Mary Sarah Bilder, Founders Professor of Law at Boston College Law School, is among the 23 Distinguished Lecturers selected by Philip J. Deloria, president of the Organization of American Historians (OAH), in 2021 to serve an extendable three-year term. She joins a roster of nearly 600 prominent scholars who speak to audiences across the country on all aspects of US history.
The multi-prize-winning legal historian enters the Distinguished Lectureship Program, now in its 40th year, on the eve of the publication of her new book, Female Genius: George Washington and Eliza Harriot at the Dawn of the Constitution, forthcoming in 2022.
According to the OAH, this year’s accomplished group of lecturers offers historical expertise in topics that include: slavery, women’s rights; sports and recreation; old age; gender; elections and voting rights; civil rights; crime and violence; public history and memory; environmental history; LGBTQ+; legal and constitutional history; early national history; Latino/a history; African American history; and intellectual history, among others.
Bilder, whose specialties are constitutional, revolutionary, and early national legal history as well as women’s rights, activism, and suffrage, won the Bancroft Prize in American History and Diplomacy and was a finalist for the George Washington Book Prize in 2016 for her book, Madison’s Hand: Revising the Constitutional Convention. Her 2004 The Transatlantic Constitution: Colonial Legal Culture and the Empire received the Littleton-Griswold Award from the American Historical Association.
Her most recent work, a path-breaking article in Fordham Law Review this year on Native Nations and the Constitutional Convention, reveals the important influence of hitherto unknown Native Nation representatives who traveled to Philadelphia in the summer of 1787.
“OAH’s Distinguished Lecturers increase public awareness of our nation’s history and help the organization fulfill its mission of promoting excellence in history and encouraging wide discussion of historical questions,” says OAH Executive Director Beth English. “We congratulate this year’s cohort of lecturers and sincerely thank them for their service to OAH and the profession.”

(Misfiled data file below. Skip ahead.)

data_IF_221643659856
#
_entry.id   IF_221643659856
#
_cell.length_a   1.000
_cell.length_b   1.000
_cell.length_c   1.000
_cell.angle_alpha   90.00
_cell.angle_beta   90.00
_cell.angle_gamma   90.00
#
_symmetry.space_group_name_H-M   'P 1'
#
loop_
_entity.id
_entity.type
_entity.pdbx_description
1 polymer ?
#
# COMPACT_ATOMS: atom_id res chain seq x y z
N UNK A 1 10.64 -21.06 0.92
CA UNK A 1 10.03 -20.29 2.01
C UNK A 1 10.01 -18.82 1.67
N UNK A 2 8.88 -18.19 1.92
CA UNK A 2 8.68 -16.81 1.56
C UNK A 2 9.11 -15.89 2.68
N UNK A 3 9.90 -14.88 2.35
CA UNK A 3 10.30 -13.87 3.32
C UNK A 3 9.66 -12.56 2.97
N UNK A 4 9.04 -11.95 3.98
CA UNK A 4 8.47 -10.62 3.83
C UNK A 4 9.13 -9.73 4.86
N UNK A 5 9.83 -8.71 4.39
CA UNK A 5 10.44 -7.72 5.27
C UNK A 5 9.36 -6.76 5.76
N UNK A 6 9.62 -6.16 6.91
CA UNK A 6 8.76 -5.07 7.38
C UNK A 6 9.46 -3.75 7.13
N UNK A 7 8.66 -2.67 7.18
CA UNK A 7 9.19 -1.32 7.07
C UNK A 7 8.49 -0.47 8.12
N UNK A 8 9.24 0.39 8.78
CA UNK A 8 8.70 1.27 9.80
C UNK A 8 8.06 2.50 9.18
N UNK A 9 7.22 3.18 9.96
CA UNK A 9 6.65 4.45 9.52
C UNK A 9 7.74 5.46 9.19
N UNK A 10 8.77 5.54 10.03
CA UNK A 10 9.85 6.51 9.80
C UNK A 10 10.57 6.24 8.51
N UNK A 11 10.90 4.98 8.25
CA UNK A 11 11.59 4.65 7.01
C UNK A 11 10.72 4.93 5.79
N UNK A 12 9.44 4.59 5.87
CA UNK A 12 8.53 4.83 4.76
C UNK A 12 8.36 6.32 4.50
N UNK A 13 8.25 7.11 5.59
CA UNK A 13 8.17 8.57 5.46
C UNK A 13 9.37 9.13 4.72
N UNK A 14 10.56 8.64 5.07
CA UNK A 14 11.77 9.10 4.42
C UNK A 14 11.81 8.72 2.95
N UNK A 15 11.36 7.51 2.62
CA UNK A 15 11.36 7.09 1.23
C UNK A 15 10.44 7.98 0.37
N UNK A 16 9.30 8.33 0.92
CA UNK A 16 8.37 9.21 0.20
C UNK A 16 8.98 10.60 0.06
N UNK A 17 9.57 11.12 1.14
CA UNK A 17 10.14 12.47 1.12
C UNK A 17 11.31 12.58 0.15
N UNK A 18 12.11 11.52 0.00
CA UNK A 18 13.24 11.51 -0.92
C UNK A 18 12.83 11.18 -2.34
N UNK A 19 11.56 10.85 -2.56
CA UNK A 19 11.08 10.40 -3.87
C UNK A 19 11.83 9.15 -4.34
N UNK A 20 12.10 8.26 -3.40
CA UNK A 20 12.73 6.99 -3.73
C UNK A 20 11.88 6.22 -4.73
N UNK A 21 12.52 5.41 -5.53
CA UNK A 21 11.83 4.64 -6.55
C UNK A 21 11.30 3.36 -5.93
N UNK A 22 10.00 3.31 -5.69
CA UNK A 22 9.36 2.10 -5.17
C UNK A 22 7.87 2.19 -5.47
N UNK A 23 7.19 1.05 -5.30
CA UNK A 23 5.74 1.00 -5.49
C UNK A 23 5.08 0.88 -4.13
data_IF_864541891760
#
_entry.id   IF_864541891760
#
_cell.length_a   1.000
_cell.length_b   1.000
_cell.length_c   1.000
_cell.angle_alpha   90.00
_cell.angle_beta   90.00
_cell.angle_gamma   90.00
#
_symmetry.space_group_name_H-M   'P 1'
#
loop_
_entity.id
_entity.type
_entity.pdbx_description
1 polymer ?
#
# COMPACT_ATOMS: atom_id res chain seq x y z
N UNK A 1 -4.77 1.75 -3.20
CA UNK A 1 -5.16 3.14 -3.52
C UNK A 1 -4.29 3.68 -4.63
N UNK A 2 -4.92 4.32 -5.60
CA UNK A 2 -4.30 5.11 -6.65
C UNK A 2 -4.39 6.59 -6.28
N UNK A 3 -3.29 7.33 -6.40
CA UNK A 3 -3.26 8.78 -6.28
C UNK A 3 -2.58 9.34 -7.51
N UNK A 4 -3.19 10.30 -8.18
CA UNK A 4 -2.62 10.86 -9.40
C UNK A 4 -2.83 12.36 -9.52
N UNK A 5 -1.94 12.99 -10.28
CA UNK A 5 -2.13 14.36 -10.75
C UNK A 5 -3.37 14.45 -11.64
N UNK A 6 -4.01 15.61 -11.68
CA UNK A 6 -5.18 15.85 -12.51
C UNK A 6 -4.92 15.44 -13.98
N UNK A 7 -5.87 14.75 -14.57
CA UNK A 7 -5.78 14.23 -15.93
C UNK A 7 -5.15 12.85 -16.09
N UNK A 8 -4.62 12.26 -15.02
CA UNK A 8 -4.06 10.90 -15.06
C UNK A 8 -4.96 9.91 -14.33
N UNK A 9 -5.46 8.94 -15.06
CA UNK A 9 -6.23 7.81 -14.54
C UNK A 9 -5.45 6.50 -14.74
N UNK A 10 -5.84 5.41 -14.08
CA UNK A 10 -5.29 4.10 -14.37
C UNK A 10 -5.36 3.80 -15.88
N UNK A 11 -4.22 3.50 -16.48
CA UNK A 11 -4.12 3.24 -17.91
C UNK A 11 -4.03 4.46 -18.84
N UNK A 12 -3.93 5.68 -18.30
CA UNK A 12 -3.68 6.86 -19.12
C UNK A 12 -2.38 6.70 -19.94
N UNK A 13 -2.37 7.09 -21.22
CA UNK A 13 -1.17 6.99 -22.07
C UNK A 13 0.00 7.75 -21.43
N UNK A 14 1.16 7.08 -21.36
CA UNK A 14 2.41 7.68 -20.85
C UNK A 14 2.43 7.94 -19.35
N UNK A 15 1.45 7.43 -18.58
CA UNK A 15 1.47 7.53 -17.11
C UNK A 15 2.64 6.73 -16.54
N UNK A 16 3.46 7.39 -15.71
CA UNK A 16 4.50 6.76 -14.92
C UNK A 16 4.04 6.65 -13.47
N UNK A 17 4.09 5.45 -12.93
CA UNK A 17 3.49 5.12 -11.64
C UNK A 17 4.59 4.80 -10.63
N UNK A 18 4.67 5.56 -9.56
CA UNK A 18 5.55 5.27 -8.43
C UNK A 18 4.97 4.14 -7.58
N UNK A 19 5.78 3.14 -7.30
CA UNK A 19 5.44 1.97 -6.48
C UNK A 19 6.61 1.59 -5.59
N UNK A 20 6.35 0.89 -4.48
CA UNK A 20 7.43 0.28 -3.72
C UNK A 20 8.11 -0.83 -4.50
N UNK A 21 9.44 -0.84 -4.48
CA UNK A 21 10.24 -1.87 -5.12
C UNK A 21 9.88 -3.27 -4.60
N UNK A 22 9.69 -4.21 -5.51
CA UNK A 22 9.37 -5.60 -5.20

Distinguished Lecturers can be scheduled virtually or in-person to headline events and commemorations and to bring context to today’s most pertinent and perplexing issues. Bilder brings to the lecture series her expertise on the Age of the Constitution and the framing generation, transatlantic feminism, James Madison and the Convention record, and colonial and founding era constitutionalism, as well as Robert Morris, the early African American civil rights activist and lawyer.
Female Genius, Bilder’s upcoming book, explains “female genius” as a radical new idea in the English-speaking world in the 1780s—the Age of the Constitution—that women had equal capacity and deserved an equal education and political representation. According to the book’s abstract, the concept arrived in the United States in the person of Eliza Harriot Barons O’Connor, an English-born, Irish-married teacher. She gave the first public lecture by a woman in a university in the United States.
Through innovative digital research, Bilder reveals O’Connor’s importance to women’s rights and her likely influence on the Constitution’s gender-neutral language. Nonetheless, Bilder writes, for many white men “female genius proved too threatening and constitutional exclusions arose.”
Bilder has taught at Boston College since 1994 and as a visiting professor at Harvard Law School and Columbia Law School. She received her BA with Honors (English) and the Dean’s Prize from the University of Wisconsin-Madison, her JD (magna cum laude) from Harvard Law School, and her AM (History) and PhD from Harvard University in the History of American Civilization/American Studies.